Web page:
But they aren’t supported in any version of Internet Explorer, and that’s bad. I’m not here to badmouth IE. I simply want you to understand the future is bright, and that bright future means Titan CMS has a lot to offer CSS programmers.

Until the day when all browsers handle CSS Custom Properties natively, Titan CMS has your back. Through a simple back-end preprocessor, Titan CMS handles variable substitution in CSS files by using the syntax prescribed by the working draft of the specification. In fact, we use variables heavily in ReFlex, our new responsive theme, so that we can offer it as a Variable Color theme. That means you can spin up your own version of ReFlex, with different colors, in a matter of minutes.

Figure 3 Using CSS Custom Properties and the var() function in CSS code


4. CSS Minification and High Performance

Minification is the process of reducing the size of resources files, such as JavaScript and CSS, by removing superfluous whitespace, code comments, and other unnecessary characters without changing the functionality of the code. Reducing the size of these files improves page speed by requiring browsers to download and parse less information.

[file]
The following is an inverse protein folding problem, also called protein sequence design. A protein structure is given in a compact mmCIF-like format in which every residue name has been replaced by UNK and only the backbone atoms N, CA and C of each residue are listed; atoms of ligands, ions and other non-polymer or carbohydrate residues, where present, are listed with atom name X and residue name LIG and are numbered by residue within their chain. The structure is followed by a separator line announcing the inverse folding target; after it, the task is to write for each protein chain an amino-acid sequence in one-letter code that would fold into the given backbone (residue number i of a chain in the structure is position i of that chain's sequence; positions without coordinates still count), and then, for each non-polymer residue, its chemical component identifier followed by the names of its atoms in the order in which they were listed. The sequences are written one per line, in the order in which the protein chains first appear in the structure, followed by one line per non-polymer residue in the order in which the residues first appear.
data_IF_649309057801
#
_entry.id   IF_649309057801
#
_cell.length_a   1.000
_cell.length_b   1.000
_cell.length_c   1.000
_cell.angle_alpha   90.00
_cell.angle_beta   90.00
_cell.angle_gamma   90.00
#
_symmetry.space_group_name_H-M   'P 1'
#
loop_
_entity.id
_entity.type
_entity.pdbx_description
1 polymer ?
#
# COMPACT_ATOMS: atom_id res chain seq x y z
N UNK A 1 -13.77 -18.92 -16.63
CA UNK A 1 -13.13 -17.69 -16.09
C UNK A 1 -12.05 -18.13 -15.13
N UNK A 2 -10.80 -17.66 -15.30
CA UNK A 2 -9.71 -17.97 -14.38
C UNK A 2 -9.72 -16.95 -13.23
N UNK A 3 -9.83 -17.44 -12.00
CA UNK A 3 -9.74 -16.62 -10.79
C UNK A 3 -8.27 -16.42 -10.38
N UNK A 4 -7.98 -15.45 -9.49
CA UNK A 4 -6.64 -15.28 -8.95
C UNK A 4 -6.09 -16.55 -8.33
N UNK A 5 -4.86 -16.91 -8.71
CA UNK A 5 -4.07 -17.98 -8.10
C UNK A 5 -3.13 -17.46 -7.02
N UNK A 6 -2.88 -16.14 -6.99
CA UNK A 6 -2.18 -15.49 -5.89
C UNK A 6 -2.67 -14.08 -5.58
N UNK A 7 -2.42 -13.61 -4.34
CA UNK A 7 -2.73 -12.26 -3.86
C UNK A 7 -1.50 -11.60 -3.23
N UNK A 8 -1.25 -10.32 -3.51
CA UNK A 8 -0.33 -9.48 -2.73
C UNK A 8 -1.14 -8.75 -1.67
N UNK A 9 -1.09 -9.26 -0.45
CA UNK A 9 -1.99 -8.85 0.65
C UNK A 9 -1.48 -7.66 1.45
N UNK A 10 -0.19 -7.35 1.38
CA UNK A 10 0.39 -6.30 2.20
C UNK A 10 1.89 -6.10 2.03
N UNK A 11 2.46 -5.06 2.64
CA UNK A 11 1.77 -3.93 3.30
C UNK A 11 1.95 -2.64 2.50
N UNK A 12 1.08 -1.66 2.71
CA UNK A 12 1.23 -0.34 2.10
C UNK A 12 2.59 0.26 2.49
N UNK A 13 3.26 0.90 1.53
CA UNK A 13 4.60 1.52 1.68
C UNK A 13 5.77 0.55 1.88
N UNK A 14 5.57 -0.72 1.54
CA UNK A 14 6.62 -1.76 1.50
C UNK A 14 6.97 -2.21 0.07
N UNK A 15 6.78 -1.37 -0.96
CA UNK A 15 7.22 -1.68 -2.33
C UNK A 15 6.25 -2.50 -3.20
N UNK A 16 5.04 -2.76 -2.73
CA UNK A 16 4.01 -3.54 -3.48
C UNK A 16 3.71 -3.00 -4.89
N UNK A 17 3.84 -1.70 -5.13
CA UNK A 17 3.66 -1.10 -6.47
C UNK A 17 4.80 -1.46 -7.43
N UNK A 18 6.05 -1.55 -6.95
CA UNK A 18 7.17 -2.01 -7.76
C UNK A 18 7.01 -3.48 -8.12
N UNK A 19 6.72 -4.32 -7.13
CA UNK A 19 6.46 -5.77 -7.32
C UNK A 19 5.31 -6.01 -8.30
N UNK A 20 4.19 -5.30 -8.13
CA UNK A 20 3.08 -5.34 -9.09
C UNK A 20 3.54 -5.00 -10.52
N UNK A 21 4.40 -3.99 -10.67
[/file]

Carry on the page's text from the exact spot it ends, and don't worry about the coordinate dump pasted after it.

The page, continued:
We have integrated a minification routine into Titan CMS’s CSS Preprocessor. The routine removes comments and extra whitespace to produce an optimized CSS file at the time the browser requests the resource. The minified code is cached in server memory for faster delivery on subsequent requests by other site visitors.

Figure 4 This sample CSS code is easier to maintain and understand given the formatting and comments

Figure 5 The same CSS minified is faster to download and parse and functions the same

Beyond the speed improvement, our approach to on-the-fly optimization in Titan CMS makes it possible to keep the original formatting of the CSS code. This matters to Titan CMS users who view or modify theme CSS code through the workstation. Readability and inline comments are essential for anyone maintaining code.